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Planning for your pet’s care when you are gone

On Behalf of | Dec 29, 2020 | Estate Planning |

There are many things that you should consider so that your family and other close people in your life are protected after you die. Your estate planning should also include taking care of your pets who are another important part of your family.

Pet trusts

Florida law allows the creation of a trust for the care of animals alive during their owner’s life. The trust ends when all the animals covered by the trust die. The trust’s creator, also known as the settlor, sets up this arrangement to assure that their pets are cared for if they die or become disabled.

A trustee is appointed who will hold cash or other property in trust for the pet’s benefit. Payments to the pet’s caregiver will be regularly made.

These trust usually designate an individual to serve as the animal’s caregiver. It can contain specific instructions for your pet or companion animal on matters such as their veterinarian care, favorite food, and exercise.


A trust should contain specific information to assure that it is effective. It must contain the names and addresses of a trustee to manage the trust, a successor trustee, a caregiver, and a successor caregiver. Individuals or corporations can serve as caregivers.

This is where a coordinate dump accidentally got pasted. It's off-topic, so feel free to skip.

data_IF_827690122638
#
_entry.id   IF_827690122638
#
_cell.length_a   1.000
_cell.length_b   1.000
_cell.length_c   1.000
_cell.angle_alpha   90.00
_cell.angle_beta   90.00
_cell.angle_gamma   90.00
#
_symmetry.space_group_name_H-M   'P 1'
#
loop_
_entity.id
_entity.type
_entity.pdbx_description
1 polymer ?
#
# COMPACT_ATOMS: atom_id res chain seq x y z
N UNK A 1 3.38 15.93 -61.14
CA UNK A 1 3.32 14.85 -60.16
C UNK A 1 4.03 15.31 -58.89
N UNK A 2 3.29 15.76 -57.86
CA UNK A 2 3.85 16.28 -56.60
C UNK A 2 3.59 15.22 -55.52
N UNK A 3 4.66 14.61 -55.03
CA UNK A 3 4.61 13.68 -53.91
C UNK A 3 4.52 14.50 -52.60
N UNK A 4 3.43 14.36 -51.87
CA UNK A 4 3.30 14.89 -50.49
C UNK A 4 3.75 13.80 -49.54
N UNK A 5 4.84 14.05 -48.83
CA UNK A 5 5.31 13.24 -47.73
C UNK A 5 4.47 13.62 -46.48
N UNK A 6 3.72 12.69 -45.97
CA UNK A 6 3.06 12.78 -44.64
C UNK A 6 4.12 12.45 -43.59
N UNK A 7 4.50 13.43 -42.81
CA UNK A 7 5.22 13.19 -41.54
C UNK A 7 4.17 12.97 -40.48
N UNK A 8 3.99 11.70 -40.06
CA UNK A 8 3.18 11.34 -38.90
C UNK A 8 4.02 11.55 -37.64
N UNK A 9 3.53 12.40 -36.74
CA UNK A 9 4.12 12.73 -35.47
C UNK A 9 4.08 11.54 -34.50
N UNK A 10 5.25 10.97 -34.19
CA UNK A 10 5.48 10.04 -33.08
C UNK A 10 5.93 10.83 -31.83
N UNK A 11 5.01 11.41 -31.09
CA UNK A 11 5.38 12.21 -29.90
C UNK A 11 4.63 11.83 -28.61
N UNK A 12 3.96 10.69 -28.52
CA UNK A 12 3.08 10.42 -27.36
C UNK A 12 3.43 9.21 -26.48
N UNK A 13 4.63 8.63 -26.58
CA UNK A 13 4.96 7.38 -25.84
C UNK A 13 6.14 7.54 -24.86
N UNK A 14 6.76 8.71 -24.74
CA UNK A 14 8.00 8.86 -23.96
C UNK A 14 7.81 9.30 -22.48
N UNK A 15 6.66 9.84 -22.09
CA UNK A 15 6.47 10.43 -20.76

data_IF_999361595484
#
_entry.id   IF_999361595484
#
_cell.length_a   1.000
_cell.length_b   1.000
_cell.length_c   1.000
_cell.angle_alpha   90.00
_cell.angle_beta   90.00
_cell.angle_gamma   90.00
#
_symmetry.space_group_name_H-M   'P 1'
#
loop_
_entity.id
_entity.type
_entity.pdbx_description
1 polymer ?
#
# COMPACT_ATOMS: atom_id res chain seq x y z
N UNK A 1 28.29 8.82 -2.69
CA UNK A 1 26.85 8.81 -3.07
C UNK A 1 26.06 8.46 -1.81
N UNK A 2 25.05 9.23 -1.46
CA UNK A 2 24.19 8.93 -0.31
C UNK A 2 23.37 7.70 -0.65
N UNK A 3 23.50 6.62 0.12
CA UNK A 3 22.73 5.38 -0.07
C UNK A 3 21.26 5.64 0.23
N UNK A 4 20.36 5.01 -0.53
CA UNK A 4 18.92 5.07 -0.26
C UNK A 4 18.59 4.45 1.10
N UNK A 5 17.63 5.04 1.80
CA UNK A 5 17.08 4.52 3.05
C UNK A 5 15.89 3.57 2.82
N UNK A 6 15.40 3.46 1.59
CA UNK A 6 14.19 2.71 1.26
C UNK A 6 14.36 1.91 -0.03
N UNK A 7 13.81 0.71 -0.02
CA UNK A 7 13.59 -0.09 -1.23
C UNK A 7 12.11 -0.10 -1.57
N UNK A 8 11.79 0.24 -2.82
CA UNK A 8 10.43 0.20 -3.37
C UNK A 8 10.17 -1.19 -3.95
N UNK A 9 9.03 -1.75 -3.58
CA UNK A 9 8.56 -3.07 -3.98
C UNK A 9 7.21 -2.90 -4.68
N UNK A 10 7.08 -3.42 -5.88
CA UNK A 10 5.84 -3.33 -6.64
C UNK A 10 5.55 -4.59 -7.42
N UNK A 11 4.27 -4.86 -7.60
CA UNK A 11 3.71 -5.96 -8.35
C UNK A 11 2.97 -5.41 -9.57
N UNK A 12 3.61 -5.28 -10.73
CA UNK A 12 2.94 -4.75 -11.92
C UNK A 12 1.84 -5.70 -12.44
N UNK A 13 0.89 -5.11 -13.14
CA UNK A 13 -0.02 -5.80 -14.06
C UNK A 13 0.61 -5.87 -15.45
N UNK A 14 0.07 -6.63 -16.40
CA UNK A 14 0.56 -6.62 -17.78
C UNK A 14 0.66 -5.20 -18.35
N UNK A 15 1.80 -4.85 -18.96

To prevent fraud, your pets should be clearly identified though photographs, microchips, or DNA samples. Pets may be identified as a class such as, for example, the pets you owned when you died or became ill.

The standard of living and care for your pet needs to be set forth in detail. Your trustee should conduct regular inspections of this care.

You should determine the amount of money to adequately cover the costs of your pet’s care and set forth how these funds should be distributed to the caregiver. This amount should not exceed a reasonable amount to maintain your pet’s standard of living. The amount of money to adequately cover the trust’s administration must also be determined.

The trust also needs instructions on your pet’s final disposition after their death such as burial or cremation. A remainder beneficiary should be designated if the trust funds are not exhausted in your pet’s lifetime.

An attorney can help select options that meet your needs. They can also draft estate documents that comply with Florida law and set forth your wishes.